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Small-scale pig keeping: prohibiting zoonotic pathogens

Research scientist and pig farmer Dr Michaela Giles continues her series of insights for smaller herds with tips for protecting yourself and farm visitors from zoonotic pathogens.

19 April 2019, at 10:30am

A zoonotic disease is one that can be spread between animals and people. The risks to the small-scale pig keeper of catching a disease from pigs are minimal but shouldn’t be ignored; even if you only keep a couple of weaners to rear for meat.

Infectious diseases are transmitted in a variety of ways depending upon the organism: 1) airborne; 2) direct contact with the pig including skin, mucus membranes; and 3) indirect contact with faeces, urine, blood, insect vectors, contaminated food and water.

The most vulnerable to contracting zoonotic diseases from pigs are immunocompromised people such as the elderly, young children, pregnant women and those with medical conditions that affect the immune system. for example, cancer or transplant patients.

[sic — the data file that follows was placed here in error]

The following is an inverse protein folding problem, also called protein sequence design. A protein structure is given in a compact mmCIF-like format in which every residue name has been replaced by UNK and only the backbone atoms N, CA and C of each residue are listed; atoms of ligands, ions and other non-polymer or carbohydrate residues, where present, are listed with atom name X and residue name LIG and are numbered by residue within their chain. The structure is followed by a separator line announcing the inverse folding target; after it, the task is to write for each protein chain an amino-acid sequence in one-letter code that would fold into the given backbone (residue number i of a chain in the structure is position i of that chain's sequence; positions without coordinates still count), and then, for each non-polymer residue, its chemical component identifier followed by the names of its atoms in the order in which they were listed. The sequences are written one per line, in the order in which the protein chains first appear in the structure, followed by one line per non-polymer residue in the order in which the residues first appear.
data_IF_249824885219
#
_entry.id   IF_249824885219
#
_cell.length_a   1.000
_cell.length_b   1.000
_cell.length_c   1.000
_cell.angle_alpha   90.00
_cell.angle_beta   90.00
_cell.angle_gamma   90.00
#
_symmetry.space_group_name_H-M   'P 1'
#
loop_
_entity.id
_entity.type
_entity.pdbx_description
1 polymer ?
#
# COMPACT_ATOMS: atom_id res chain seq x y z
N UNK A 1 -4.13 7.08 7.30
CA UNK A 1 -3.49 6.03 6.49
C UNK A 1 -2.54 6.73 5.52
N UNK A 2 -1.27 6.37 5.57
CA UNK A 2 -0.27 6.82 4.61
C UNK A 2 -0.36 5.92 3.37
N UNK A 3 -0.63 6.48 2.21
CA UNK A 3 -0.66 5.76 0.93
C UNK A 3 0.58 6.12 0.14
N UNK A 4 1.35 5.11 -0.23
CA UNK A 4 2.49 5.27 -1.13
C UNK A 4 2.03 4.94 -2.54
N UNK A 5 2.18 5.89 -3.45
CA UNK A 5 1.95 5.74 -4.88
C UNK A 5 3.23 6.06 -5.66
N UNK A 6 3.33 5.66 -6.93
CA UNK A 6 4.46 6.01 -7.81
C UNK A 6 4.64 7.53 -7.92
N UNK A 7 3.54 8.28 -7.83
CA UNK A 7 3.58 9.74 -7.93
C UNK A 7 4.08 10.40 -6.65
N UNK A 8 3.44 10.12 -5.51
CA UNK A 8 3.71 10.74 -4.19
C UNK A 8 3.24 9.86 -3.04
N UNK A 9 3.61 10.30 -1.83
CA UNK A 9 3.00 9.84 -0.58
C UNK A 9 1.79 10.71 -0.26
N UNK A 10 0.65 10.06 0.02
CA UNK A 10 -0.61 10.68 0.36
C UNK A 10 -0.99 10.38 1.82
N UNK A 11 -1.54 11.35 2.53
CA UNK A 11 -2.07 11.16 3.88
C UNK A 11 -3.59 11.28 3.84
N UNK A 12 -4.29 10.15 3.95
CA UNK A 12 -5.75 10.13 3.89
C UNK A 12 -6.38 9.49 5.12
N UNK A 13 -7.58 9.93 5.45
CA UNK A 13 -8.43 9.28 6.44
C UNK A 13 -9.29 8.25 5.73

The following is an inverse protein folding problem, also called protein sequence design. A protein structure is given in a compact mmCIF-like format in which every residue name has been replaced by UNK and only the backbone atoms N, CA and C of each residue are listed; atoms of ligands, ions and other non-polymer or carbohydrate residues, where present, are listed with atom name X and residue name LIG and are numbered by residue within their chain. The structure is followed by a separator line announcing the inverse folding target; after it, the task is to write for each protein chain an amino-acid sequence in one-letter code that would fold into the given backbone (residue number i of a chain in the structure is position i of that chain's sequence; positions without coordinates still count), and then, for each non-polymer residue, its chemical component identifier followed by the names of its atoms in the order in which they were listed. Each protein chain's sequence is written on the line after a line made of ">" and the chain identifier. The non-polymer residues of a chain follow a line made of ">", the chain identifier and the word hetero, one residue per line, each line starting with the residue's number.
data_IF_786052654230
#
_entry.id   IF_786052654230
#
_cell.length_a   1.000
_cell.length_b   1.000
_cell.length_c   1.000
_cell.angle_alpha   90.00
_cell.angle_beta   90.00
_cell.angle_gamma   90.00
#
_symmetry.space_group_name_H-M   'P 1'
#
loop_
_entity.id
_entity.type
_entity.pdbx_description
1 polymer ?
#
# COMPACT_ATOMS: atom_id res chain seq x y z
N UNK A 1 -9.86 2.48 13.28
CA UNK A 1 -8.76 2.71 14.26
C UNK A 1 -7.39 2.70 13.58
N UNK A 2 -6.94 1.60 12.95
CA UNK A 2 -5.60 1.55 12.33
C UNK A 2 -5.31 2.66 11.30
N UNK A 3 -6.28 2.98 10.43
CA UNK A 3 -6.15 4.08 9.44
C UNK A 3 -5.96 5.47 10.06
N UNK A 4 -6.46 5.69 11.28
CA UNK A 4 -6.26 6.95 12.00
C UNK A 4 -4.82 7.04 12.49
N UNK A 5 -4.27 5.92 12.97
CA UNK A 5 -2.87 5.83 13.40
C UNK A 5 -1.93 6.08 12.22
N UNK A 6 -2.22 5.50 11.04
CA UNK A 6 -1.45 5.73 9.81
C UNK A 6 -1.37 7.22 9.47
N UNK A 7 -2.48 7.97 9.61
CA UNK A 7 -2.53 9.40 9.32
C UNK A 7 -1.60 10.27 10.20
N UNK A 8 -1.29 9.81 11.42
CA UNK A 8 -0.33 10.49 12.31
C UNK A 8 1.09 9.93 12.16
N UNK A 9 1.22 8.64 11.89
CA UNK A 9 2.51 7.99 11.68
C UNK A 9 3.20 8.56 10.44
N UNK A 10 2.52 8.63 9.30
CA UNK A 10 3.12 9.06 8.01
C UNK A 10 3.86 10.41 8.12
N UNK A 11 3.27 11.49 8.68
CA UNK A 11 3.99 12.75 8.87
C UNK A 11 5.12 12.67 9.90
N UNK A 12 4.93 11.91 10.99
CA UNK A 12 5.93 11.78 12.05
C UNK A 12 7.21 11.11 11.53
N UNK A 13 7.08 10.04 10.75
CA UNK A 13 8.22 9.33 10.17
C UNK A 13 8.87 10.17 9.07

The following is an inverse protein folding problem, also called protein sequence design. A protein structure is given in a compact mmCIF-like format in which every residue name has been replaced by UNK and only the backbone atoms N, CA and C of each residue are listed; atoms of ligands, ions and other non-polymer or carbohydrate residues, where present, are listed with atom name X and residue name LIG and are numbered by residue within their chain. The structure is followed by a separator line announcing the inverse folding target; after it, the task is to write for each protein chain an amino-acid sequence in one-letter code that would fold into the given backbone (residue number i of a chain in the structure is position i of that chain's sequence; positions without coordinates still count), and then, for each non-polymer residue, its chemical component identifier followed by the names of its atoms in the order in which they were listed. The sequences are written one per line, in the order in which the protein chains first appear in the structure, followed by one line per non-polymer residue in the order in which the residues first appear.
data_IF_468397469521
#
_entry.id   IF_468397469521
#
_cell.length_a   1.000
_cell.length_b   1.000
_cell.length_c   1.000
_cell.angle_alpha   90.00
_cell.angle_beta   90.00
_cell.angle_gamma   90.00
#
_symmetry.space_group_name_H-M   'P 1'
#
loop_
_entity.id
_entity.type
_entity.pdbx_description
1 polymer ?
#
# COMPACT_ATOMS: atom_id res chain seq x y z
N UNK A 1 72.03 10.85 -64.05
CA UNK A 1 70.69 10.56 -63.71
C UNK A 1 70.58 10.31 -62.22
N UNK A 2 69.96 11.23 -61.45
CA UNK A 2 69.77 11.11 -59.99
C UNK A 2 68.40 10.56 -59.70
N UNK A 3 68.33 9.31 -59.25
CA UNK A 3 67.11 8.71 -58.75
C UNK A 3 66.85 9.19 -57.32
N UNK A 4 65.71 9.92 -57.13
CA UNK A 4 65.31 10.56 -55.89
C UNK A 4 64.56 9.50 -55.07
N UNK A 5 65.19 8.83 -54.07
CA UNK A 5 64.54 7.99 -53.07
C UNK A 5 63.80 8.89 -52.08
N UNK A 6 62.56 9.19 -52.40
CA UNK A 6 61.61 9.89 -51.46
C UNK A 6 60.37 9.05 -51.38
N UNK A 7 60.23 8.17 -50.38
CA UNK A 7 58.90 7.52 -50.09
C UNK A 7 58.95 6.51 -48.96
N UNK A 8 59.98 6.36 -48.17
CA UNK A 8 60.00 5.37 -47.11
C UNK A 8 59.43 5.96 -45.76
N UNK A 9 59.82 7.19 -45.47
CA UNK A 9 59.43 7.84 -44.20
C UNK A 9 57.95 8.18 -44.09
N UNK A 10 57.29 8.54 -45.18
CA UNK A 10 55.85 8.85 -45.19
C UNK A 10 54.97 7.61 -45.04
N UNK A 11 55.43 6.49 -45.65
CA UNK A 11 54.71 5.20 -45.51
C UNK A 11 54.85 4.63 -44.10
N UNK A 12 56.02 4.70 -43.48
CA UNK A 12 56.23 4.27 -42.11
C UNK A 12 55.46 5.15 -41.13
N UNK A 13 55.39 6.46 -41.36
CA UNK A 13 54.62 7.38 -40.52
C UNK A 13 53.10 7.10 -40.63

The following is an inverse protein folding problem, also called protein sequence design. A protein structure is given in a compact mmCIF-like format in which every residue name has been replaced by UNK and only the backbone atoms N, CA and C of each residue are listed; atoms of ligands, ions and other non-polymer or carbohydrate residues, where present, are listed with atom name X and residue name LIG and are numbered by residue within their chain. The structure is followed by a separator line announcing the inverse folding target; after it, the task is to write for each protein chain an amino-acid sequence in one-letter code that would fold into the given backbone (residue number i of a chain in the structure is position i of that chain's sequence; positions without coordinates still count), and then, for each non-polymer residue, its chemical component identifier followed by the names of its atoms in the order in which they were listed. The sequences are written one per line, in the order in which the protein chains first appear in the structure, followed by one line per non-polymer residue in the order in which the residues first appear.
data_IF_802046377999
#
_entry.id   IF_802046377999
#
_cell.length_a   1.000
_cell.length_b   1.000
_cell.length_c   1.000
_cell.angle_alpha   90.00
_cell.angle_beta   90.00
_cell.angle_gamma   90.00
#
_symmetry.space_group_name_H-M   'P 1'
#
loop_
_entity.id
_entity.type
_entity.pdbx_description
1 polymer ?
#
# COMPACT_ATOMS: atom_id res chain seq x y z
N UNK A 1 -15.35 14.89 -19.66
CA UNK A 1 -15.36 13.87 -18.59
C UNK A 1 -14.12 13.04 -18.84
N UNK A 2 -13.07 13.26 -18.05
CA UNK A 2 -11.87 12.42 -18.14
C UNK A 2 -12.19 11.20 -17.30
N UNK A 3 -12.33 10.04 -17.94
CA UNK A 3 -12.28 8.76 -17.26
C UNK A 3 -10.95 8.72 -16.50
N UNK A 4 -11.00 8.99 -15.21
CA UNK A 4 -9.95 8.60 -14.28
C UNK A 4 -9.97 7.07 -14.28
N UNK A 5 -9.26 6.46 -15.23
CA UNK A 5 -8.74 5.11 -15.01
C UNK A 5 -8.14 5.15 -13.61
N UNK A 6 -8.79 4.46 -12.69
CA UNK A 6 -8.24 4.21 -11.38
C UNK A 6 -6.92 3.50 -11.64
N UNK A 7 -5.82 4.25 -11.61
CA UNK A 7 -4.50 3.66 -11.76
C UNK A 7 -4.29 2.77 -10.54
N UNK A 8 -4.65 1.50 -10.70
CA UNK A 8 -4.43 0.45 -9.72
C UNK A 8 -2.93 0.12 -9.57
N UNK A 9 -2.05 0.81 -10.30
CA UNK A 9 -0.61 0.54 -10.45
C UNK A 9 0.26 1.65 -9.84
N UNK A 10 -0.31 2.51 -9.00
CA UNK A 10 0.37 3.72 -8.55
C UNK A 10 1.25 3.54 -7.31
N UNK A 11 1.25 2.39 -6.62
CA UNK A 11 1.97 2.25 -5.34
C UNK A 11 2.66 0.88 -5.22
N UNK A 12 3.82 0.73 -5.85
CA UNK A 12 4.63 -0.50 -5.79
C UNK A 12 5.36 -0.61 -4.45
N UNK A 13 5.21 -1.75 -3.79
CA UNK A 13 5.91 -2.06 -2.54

In developed countries, commercial farms perform proactive disease monitoring and control so the risk of zoonotic disease contraction is low. Small-scale keepers, however, are likely to keep their pigs outdoors, where disease risks are higher and do not routinely monitor for disease status. In addition, weaners sold to smallholders for meat production are unlikely to be vaccinated against diseases, although when purchased from a reputable breeder they are dewormed.

Some countries, such as the UK, are officially free from some zoonotic diseases, such as Trichinellosis and Brucellosis, through proactive control measures. The risk of transmitting and contracting other zoonotic diseases, however, remains present.